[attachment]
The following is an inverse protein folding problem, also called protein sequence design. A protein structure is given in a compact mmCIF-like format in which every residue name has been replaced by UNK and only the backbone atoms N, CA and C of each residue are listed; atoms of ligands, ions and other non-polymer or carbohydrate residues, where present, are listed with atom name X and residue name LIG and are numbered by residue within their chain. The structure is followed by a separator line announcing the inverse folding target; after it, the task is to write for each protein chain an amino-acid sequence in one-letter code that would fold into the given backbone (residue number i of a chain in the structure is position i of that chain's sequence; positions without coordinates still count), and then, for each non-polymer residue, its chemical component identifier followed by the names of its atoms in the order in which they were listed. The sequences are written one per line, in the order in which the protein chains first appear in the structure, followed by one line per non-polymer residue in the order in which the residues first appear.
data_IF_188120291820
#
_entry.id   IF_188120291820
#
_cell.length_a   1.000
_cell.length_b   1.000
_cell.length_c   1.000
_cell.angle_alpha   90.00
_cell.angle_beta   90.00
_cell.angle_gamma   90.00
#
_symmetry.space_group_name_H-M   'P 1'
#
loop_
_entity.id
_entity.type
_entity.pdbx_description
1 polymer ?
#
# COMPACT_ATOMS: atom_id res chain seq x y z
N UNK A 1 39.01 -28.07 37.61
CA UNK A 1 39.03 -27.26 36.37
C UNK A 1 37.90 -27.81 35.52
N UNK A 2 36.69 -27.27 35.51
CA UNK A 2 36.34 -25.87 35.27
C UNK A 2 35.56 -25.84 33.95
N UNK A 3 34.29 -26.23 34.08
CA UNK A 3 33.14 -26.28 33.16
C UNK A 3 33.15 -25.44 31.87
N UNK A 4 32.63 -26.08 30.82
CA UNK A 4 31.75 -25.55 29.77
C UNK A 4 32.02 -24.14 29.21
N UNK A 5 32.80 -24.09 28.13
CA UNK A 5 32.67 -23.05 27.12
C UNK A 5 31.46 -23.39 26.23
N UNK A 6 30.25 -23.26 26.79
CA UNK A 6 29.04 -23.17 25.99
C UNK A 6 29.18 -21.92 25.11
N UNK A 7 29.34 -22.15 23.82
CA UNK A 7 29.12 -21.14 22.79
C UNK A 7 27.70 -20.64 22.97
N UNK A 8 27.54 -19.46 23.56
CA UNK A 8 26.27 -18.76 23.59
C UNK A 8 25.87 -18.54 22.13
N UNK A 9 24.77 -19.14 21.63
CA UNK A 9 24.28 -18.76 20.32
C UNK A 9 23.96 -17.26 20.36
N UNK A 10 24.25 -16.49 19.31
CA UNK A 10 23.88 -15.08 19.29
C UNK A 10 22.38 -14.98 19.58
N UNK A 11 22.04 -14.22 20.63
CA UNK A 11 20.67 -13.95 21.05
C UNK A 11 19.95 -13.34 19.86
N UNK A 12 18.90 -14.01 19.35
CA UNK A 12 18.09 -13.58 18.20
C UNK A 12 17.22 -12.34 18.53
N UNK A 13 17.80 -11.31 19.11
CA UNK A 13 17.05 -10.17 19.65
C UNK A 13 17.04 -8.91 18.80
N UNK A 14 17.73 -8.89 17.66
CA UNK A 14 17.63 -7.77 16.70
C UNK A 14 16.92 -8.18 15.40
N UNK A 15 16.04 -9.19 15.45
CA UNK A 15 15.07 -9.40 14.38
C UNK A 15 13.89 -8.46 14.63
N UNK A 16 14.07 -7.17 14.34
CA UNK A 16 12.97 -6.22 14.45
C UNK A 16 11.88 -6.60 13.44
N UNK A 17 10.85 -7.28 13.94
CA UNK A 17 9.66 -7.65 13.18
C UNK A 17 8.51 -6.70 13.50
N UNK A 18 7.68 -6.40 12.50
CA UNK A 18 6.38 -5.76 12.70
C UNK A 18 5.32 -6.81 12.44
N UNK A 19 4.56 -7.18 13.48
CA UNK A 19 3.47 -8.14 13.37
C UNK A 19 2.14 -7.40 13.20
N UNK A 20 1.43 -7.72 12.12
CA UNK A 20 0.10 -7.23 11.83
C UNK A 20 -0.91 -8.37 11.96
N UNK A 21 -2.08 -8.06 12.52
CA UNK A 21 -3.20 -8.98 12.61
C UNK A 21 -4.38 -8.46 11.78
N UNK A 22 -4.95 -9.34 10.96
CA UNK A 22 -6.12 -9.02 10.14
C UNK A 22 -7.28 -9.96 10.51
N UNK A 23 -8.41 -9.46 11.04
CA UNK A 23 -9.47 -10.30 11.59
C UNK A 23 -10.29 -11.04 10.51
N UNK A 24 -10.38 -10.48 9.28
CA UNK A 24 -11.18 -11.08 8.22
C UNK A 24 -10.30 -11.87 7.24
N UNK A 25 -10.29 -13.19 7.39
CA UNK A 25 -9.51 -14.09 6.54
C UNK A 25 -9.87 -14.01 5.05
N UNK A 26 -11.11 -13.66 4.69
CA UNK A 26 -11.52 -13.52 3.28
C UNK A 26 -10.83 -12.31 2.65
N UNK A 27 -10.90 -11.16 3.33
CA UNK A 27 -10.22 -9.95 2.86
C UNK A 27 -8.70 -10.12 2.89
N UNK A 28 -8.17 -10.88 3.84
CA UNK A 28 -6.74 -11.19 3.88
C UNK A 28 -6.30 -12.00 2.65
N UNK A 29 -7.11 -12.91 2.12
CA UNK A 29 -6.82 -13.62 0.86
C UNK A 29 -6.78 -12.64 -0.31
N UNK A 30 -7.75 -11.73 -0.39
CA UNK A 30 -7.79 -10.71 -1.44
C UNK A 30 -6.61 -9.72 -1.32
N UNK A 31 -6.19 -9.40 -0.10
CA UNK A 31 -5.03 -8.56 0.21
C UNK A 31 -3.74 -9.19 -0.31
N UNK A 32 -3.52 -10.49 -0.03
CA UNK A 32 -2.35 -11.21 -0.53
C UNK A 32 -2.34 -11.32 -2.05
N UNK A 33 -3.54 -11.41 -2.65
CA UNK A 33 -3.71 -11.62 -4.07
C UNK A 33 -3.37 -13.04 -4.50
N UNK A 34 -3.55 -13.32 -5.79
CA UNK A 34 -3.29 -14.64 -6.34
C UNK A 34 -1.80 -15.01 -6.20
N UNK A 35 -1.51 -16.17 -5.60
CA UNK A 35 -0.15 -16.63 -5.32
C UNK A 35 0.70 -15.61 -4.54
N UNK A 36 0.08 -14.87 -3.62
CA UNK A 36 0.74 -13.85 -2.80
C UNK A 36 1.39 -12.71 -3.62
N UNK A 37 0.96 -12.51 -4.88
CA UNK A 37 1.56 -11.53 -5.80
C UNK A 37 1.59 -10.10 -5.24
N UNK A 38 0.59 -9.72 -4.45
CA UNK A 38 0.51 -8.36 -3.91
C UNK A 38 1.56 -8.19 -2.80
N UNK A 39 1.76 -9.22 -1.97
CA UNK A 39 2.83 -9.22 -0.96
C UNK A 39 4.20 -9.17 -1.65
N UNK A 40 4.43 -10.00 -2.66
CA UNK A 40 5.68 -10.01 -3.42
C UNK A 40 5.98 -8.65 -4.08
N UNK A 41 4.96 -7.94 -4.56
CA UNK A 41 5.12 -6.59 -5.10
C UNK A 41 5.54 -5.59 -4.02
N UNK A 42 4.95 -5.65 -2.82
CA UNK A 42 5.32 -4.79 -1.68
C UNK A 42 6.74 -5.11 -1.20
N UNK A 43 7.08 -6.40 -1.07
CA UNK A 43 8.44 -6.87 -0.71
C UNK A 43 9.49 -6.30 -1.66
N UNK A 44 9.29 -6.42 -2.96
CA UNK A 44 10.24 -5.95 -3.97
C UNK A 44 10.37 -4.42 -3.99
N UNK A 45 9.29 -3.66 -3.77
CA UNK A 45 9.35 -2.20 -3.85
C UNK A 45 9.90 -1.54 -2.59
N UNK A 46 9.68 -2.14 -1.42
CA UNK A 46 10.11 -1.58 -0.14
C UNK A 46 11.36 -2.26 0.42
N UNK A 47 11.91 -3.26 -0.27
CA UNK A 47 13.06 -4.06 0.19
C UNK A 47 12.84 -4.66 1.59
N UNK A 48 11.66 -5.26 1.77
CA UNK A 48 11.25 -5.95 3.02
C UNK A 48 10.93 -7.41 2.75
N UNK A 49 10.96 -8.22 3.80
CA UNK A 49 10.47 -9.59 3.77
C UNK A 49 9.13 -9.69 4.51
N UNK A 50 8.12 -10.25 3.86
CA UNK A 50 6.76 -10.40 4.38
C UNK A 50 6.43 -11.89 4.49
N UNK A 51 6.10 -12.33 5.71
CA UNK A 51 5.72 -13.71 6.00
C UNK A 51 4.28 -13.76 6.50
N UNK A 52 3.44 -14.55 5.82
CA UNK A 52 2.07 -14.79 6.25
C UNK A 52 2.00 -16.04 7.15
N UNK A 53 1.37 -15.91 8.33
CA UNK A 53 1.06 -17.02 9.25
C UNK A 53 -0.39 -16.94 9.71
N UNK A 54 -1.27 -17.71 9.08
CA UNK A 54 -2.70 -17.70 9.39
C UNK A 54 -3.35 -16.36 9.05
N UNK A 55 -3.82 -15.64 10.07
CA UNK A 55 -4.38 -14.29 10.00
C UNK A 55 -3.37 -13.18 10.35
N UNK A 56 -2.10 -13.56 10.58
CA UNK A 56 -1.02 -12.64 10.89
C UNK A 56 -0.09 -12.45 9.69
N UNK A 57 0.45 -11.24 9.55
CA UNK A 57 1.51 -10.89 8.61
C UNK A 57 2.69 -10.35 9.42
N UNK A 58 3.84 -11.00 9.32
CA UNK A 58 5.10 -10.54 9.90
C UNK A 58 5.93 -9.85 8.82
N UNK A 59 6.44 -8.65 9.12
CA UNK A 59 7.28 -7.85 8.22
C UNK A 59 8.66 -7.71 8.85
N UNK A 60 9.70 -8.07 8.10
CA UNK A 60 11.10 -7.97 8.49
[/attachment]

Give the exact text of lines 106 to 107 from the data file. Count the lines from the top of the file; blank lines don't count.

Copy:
N UNK A 29 -7.11 -12.91 2.12
CA UNK A 29 -6.82 -13.62 0.86